Top Ten Things to Do in France - Top Ten Must-See Places For My French Vacation
Traveling to Europe was once expected of a young North American person of gentle breeding. Much like a society debut, the requisite trip to the continent was once considered the finishing, or final social polish necessary for a young person to be considered well-rounded and adult. Indeed, this idea lasted well into the 20th century, when young people of later generations took to back-packing through Europe after graduating from college or university.
I haven't made it across the Atlantic yet, but I have compiled a list over the years, of some of the wondrous places I would visit, and the sights I would see - my Top Ten Sights to See in France. This list includes, among other things to do and see, several cathedrals, museums, and monuments. Unfortunately, some of my favored sights are no longer "see-able" as they have passed into history long ago, places like the Left Bank of Edith Piaff's soulful songs, or the Montmartre district of Lautrec, Monet, Modigliani, and the Moulin Rouge, but their modern versions remain to be enjoyed.
The National Archives
One of the first things I would like to do in France is visit the National Archives to carry out some genealogical research on my grandfather's family - originally, Huguenot lace-makers. The family name was Anglicized when my ancestors moved to Ireland, and then again when they immigrated to the United States.
The French archive system, reorganized after the revolution, is second to none. Not only are the records meticulously kept, but they are organized by district, and held at the local level as well as in the National repository. The thrill of taking a walk through history to find my family, and then traveling from town to town following their journey, would ensure that the Archives would be my first stop,
Montmartre - the Martyr's Mount
My mother adored French chanteuse (songstress) Edith Piaf, and our house resounded with the strains of "La Vie en Rose" and other soulful ballads of lost love and Parisian life. As well, I remember the night we sat up late watching the 1954 version of Moulin Rouge. I think my mother had a crush on Louis Jourdan.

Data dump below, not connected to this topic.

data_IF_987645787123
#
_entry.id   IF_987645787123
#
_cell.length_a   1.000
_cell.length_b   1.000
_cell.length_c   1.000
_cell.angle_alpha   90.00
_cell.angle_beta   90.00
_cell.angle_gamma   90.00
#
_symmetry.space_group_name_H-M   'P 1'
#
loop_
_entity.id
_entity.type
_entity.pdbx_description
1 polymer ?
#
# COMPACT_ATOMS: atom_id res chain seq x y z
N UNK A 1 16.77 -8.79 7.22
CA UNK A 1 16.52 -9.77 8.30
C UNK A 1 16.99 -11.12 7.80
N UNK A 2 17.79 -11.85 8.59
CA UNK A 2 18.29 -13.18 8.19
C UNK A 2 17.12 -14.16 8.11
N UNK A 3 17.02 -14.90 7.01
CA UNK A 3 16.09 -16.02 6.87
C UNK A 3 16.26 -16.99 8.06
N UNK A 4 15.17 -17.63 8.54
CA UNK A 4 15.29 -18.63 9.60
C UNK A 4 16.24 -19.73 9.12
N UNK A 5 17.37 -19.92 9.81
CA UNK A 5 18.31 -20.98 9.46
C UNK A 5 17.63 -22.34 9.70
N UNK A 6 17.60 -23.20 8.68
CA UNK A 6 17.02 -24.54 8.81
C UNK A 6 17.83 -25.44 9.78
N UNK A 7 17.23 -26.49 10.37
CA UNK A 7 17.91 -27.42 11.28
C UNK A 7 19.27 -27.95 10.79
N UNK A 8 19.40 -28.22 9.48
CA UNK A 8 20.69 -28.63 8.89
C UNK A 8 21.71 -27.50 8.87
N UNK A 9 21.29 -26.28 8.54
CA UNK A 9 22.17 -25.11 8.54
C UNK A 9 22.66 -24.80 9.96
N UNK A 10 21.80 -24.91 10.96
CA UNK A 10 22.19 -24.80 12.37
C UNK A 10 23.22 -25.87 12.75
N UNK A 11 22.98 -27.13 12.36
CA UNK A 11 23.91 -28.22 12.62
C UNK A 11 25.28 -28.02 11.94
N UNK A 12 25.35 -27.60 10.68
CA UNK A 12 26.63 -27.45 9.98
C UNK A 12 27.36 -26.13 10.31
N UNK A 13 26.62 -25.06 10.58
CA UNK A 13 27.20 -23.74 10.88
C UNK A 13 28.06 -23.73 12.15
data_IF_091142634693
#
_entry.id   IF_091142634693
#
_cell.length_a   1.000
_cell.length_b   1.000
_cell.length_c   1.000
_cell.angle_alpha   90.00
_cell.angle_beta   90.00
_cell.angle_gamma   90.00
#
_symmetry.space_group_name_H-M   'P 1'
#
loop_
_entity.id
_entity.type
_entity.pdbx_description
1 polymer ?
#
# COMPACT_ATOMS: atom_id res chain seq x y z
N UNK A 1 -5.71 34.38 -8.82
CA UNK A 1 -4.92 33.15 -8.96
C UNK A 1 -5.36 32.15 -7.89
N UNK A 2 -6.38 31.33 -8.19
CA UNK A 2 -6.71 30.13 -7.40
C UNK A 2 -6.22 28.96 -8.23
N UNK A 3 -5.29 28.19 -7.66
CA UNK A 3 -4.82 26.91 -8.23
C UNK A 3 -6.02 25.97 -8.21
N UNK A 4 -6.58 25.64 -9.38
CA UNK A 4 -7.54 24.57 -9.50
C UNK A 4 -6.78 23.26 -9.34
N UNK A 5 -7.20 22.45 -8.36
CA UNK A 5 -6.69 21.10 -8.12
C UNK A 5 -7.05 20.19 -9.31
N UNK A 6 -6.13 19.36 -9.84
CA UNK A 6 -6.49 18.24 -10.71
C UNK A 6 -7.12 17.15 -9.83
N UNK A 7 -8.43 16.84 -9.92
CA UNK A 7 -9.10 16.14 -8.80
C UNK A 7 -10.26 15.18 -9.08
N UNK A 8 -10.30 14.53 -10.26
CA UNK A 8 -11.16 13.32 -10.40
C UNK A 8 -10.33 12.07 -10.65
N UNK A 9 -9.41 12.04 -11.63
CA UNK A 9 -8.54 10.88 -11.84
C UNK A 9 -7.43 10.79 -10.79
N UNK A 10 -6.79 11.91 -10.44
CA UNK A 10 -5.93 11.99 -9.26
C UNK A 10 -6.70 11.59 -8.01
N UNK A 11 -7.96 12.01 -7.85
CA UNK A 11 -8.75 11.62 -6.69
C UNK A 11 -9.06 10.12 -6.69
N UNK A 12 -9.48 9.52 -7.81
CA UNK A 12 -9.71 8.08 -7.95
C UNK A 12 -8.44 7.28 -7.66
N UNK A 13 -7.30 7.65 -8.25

My mother and I watched many old movies together, and though I didn't understand them, I found many of them deeply moving. Moulin Rouge was one such experience, though I must say some of the Montmartre denizens seemed a tad eccentric.
Those films, and that music left me with a nostalgia for a place I have never seen. My list of places to see and things to do in France would have to include a stroll through the Montmartre district of two or three centuries ago, when a person could rub shoulders with bohemian, absinthe-sipping artists and their models, or enjoy a rustic meal in a cafe where Toulouse Lautrec might pop in for a light repast on his way to enjoy the night-life further up the road.
Champagne - The Wine District
No trip to France would be complete without at least one trip into the French countryside to visit a winery.
Famous Châteaux wineries and vineyards abound, but one of the most famous is Champagne, home of a special wine - a wonderful bubbly beverage named for the district that gave it birth.
Moet et Chadon, an amazing sparkling wine, owes its very nature to the same fungus that causes grapes to ferment into the delightful beverage that is wine.
Chosen by French kings to grace their coronation festivities, champagne has become one of the most popular beverages for special events. Symbolic of New Year's Eve, champagne has become the premier choice for wedding receptions, anniversaries, christenings, and almost every significant celebration in our lives.
Champagne - Heart of the Wine District
I "discovered" cathedrals during my first art history class. The rose window of Chartres Cathedral is, to me, one of the world's wonders, along with the flying buttresses of Notre Dame de Paris.
From the Romanesque beauty of Notre Dame de Poitiers, to the extravagant Gothic wonder of the cathedral of Rouen, and from Reims to Avignon, many examples of exquisite French architecture invite the traveler to stop and marvel.